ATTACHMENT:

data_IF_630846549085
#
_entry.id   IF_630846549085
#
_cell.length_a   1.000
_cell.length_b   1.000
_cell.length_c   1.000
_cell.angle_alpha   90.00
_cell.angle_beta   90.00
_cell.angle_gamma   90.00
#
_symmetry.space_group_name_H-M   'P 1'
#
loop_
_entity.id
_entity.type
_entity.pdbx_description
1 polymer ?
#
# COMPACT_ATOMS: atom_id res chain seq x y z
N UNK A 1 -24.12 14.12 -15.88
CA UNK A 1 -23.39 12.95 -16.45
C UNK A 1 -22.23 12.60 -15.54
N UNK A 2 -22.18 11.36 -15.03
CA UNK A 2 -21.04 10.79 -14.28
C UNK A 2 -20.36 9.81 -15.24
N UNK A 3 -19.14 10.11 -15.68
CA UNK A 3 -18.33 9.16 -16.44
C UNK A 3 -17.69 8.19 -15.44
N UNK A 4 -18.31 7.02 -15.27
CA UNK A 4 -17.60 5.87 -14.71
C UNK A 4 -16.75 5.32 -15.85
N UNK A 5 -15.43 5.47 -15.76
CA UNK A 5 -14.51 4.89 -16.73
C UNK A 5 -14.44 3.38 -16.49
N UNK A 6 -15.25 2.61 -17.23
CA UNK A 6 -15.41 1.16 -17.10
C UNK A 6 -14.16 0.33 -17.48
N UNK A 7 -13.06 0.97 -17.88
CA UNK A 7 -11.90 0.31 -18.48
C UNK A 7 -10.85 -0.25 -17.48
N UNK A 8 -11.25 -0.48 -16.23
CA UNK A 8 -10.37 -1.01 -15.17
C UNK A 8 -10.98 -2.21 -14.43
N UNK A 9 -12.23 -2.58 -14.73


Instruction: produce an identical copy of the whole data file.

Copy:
data_IF_630846549085
#
_entry.id   IF_630846549085
#
_cell.length_a   1.000
_cell.length_b   1.000
_cell.length_c   1.000
_cell.angle_alpha   90.00
_cell.angle_beta   90.00
_cell.angle_gamma   90.00
#
_symmetry.space_group_name_H-M   'P 1'
#
loop_
_entity.id
_entity.type
_entity.pdbx_description
1 polymer ?
#
# COMPACT_ATOMS: atom_id res chain seq x y z
N UNK A 1 -24.12 14.12 -15.88
CA UNK A 1 -23.39 12.95 -16.45
C UNK A 1 -22.23 12.60 -15.54
N UNK A 2 -22.18 11.36 -15.03
CA UNK A 2 -21.04 10.79 -14.28
C UNK A 2 -20.36 9.81 -15.24
N UNK A 3 -19.14 10.11 -15.68
CA UNK A 3 -18.33 9.16 -16.44
C UNK A 3 -17.69 8.19 -15.44
N UNK A 4 -18.31 7.02 -15.27
CA UNK A 4 -17.60 5.87 -14.71
C UNK A 4 -16.75 5.32 -15.85
N UNK A 5 -15.43 5.47 -15.76
CA UNK A 5 -14.51 4.89 -16.73
C UNK A 5 -14.44 3.38 -16.49
N UNK A 6 -15.25 2.61 -17.23
CA UNK A 6 -15.41 1.16 -17.10
C UNK A 6 -14.16 0.33 -17.48
N UNK A 7 -13.06 0.97 -17.88
CA UNK A 7 -11.90 0.31 -18.48
C UNK A 7 -10.85 -0.25 -17.48
N UNK A 8 -11.25 -0.48 -16.23
CA UNK A 8 -10.37 -1.01 -15.17
C UNK A 8 -10.98 -2.21 -14.43
N UNK A 9 -12.23 -2.58 -14.73